Today the Correctional Association of New York released a major report calling on the state to overhaul its substandard health care for the women it imprisons.
Reproductive Injustice: The State of Reproductive Health Care for Women in New York State Prisons draws on five years of research, including interviews with almost a thousand women in prison, data from more than 1,500 surveys filled out by women in prison, and reviews of health care policies and health services data.
Emerging from this rich trove of information is a story of deficient health care delivered according to policies that often fall short of standards in the community - and without any oversight from public health officials outside of the prison system.
Movingly illustrated with stories and quotations, the report also conveys the struggles of women in prison to assert their rights, get the treatment and information they need, and take care of themselves in a system focused on punishment and control rather than health.
That punishment falls disproportionately on low-income women of color from cities, who are often sent to serve their time very far from home. Indeed, “racism and gender oppression drive our tolerance” of deplorable prison conditions and of incarceration as a response to social and economic problems, argues Tamar Kraft-Stolar, author of the report.
Indignities of life in prison
Over the time I’ve worked as a consultant on this report, one of the findings that has always stayed with me is this: most women say they don’t get enough basic sanitary supplies each month. Half said they don’t get enough sanitary pads for their period and two-thirds said they don’t get enough toilet paper.
In order to get more pads (prisons don’t even give out tampons), women have to see a doctor and ask for a special “medical permit.” In some cases, the doctor insisted that women save up all their used pads in order to “prove” that they need more.
At 12-24 cents per tampon (prices vary by prison), and 48 cents per roll of toilet paper, many women can’t afford to buy additional supplies from the prison store. While these prices may seem low to those of us in the community (and may speak to the low quality of the products), the cost is steep for women who earn pennies per hour at prison jobs. A box of tampons can cost an entire week’s earnings.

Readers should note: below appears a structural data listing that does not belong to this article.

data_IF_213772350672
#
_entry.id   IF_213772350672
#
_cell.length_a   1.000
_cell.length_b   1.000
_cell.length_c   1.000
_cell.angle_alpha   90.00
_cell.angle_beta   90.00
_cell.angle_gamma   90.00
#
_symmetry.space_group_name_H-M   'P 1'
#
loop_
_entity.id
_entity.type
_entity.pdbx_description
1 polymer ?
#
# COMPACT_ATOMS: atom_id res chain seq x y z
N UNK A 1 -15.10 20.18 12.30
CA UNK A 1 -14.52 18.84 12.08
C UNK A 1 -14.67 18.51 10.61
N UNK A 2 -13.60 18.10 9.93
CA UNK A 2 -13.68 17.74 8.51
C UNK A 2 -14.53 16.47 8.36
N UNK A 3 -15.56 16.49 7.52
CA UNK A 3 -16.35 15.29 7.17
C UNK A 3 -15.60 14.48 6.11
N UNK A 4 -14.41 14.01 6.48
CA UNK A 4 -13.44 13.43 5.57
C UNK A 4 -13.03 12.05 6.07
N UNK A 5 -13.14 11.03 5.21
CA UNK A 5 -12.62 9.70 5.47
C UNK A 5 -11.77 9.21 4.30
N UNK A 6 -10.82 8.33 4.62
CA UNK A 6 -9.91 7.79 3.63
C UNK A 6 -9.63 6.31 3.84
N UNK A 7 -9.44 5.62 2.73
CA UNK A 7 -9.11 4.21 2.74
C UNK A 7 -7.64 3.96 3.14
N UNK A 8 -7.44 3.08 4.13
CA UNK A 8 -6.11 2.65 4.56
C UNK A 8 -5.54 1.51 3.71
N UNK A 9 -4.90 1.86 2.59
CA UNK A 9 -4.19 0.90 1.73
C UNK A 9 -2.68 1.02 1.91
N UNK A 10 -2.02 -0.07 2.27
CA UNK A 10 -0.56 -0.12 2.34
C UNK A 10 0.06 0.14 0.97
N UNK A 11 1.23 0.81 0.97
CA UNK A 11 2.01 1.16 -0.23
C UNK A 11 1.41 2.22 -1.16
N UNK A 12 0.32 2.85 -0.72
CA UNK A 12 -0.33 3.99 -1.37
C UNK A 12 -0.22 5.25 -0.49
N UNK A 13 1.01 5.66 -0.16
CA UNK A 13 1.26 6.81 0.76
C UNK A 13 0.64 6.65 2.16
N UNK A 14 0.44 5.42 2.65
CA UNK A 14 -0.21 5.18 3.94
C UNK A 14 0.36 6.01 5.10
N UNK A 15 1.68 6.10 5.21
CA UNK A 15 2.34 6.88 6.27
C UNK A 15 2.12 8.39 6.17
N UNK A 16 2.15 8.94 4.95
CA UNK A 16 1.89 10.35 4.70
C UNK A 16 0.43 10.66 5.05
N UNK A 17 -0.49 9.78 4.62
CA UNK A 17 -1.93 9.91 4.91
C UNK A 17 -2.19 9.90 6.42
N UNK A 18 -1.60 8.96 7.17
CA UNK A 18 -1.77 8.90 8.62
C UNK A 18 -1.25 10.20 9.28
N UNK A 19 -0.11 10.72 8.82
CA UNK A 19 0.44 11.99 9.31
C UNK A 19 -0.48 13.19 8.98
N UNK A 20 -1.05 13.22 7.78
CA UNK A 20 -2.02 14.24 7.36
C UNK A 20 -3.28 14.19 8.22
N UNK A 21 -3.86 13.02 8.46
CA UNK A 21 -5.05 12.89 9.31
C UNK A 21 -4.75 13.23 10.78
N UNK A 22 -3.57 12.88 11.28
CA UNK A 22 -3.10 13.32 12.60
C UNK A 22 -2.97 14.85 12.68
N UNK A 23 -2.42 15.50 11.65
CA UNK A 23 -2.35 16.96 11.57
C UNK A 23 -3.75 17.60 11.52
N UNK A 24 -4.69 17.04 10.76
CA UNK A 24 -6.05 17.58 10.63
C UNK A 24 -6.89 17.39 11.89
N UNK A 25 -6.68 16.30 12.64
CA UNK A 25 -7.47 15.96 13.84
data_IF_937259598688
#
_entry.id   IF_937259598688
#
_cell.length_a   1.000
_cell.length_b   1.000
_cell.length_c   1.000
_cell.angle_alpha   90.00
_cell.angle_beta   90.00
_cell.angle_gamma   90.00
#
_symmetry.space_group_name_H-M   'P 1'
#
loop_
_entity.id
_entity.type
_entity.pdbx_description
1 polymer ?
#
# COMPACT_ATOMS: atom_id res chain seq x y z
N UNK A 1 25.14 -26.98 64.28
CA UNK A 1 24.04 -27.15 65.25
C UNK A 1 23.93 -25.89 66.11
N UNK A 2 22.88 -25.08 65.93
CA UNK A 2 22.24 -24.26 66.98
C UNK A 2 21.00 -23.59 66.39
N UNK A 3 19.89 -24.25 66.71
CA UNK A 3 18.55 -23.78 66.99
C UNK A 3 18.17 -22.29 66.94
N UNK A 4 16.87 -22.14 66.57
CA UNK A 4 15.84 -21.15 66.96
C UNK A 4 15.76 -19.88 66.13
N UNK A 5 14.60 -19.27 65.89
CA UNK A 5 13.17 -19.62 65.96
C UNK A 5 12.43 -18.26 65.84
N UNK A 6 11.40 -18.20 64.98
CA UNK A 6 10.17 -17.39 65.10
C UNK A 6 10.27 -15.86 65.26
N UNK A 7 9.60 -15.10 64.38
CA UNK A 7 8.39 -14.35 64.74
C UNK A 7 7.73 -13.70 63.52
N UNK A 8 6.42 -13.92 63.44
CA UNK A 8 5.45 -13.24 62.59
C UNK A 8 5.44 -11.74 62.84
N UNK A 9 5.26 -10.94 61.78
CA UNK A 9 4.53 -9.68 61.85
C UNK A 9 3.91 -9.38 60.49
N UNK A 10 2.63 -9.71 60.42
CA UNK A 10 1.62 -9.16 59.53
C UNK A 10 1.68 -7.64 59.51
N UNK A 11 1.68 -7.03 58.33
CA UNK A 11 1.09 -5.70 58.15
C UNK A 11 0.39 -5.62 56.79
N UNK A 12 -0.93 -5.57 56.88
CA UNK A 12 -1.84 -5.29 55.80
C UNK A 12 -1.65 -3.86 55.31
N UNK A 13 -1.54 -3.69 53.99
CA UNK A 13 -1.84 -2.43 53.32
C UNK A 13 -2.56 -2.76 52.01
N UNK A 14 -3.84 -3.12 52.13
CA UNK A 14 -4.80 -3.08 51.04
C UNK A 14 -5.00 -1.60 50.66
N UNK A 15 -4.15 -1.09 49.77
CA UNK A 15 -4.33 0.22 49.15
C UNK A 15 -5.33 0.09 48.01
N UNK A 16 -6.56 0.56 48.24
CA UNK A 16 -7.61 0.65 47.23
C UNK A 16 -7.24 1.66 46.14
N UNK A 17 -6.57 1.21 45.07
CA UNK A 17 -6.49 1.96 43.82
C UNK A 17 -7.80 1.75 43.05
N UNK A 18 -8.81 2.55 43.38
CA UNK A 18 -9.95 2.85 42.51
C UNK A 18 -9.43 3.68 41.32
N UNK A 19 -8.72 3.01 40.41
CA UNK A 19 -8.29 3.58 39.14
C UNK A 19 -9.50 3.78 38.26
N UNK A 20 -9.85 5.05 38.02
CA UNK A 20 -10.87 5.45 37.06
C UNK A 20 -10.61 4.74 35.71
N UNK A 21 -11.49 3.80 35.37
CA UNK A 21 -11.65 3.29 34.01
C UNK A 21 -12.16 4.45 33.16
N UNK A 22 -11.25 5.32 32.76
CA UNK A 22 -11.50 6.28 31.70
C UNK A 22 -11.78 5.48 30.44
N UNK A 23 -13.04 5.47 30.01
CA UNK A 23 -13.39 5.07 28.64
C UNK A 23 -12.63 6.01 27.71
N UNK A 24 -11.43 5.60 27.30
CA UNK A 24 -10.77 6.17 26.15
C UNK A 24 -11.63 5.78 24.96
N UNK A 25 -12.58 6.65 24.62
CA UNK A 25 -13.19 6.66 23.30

Access to basic hygiene is essential for health and personal dignity. The issue is so important that both the United Nations and the World Health Organization call on governments to provide women in prison with a free and adequate supply of sanitary materials.
The World Health Organization criticizes the way that prison administrators medicalize “women’s normal human functions, such as menstruation,” explaining that “health care personnel do not need to approve or manage access to sanitary napkins and the like” - taking aim precisely at the way that prisons in New York handle the issue.
Women who are pregnant, in solitary confinement, and growing older
Reproductive Injustice investigates everything from annual exams to treatment for cancer, as well as pregnancy-related care. In addition to prenatal care, the report describes conditions of daily life for pregnant women, including whether they get enough food to eat (the answer is no).
Prison rules deny women the support of friends or family during labor and then prevent women from spending time with their babies in the hospital, turning birth into something “scary,” “stressful,” and “lonely.”
Critically, the report documents violations of the state’s 2009 law against shackling, adding to evidence from around the country that these laws need strong enforcement mechanisms in order to deliver on the protections they promise.
Most women interviewed who gave birth after 2009 described treatment that violates the law, including being handcuffed to the rail of the hospital bed during labor and birth, even when doctors and nurses asked the officers to remove the restraints.
Other significant contributions of the report include sections on women in solitary confinement and women growing older in prison. Although there may be as many women dealing with menopause in prison as dealing with pregnancy, we rarely hear about it.
While policymakers and the press are increasingly debating the fates of people in solitary confinement and people over age 50, their discussions are not usually informed by the experiences of women; this report adds new perspective to these important conversations.
The solution: alternatives to incarceration
In addition to dozens of specific recommendations to bring health services up to prevailing standards, the report encourages policymakers to continue the positive trend toward alternatives:
This recommendation is critical because the best solution to the problems outlined in this report is to keep women, especially pregnant women and women with small children, out of prison in the first place.
To learn more about the Correctional Association’s campaign for reproductive justice for women in prison in New York, visit this page.